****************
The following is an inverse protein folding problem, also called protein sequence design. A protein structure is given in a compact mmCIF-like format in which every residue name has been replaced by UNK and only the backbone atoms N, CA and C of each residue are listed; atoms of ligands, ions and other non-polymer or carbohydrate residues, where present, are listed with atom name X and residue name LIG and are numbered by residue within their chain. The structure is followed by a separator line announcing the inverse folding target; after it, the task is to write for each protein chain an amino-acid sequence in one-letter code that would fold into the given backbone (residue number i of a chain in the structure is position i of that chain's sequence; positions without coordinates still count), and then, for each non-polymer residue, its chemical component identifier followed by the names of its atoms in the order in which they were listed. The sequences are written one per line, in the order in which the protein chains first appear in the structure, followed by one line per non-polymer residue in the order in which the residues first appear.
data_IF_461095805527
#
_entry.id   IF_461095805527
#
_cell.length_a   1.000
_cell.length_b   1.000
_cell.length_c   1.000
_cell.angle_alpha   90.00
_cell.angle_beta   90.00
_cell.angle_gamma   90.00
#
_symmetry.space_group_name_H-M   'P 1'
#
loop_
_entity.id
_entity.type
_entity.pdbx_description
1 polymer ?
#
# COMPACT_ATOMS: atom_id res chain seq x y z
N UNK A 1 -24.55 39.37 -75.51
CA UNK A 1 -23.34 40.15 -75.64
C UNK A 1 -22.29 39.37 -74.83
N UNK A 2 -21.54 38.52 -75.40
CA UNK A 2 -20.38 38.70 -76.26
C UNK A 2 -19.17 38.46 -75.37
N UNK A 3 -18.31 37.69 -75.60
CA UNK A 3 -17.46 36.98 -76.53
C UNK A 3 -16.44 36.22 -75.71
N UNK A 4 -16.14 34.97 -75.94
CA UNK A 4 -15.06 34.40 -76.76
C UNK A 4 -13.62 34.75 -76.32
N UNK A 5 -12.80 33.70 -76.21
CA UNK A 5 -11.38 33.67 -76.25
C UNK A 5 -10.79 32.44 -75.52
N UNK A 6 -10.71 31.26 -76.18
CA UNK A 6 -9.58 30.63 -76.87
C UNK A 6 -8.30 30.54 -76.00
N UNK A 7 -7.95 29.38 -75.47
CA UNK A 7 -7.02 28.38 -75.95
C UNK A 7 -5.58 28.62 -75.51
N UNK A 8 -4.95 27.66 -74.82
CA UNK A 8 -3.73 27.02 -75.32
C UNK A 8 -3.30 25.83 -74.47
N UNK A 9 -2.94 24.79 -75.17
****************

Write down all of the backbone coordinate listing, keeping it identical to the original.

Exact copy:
The following is an inverse protein folding problem, also called protein sequence design. A protein structure is given in a compact mmCIF-like format in which every residue name has been replaced by UNK and only the backbone atoms N, CA and C of each residue are listed; atoms of ligands, ions and other non-polymer or carbohydrate residues, where present, are listed with atom name X and residue name LIG and are numbered by residue within their chain. The structure is followed by a separator line announcing the inverse folding target; after it, the task is to write for each protein chain an amino-acid sequence in one-letter code that would fold into the given backbone (residue number i of a chain in the structure is position i of that chain's sequence; positions without coordinates still count), and then, for each non-polymer residue, its chemical component identifier followed by the names of its atoms in the order in which they were listed. The sequences are written one per line, in the order in which the protein chains first appear in the structure, followed by one line per non-polymer residue in the order in which the residues first appear.
data_IF_461095805527
#
_entry.id   IF_461095805527
#
_cell.length_a   1.000
_cell.length_b   1.000
_cell.length_c   1.000
_cell.angle_alpha   90.00
_cell.angle_beta   90.00
_cell.angle_gamma   90.00
#
_symmetry.space_group_name_H-M   'P 1'
#
loop_
_entity.id
_entity.type
_entity.pdbx_description
1 polymer ?
#
# COMPACT_ATOMS: atom_id res chain seq x y z
N UNK A 1 -24.55 39.37 -75.51
CA UNK A 1 -23.34 40.15 -75.64
C UNK A 1 -22.29 39.37 -74.83
N UNK A 2 -21.54 38.52 -75.40
CA UNK A 2 -20.38 38.70 -76.26
C UNK A 2 -19.17 38.46 -75.37
N UNK A 3 -18.31 37.69 -75.60
CA UNK A 3 -17.46 36.98 -76.53
C UNK A 3 -16.44 36.22 -75.71
N UNK A 4 -16.14 34.97 -75.94
CA UNK A 4 -15.06 34.40 -76.76
C UNK A 4 -13.62 34.75 -76.32
N UNK A 5 -12.80 33.70 -76.21
CA UNK A 5 -11.38 33.67 -76.25
C UNK A 5 -10.79 32.44 -75.52
N UNK A 6 -10.71 31.26 -76.18
CA UNK A 6 -9.58 30.63 -76.87
C UNK A 6 -8.30 30.54 -76.00
N UNK A 7 -7.95 29.38 -75.47
CA UNK A 7 -7.02 28.38 -75.95
C UNK A 7 -5.58 28.62 -75.51
N UNK A 8 -4.95 27.66 -74.82
CA UNK A 8 -3.73 27.02 -75.32
C UNK A 8 -3.30 25.83 -74.47
N UNK A 9 -2.94 24.79 -75.17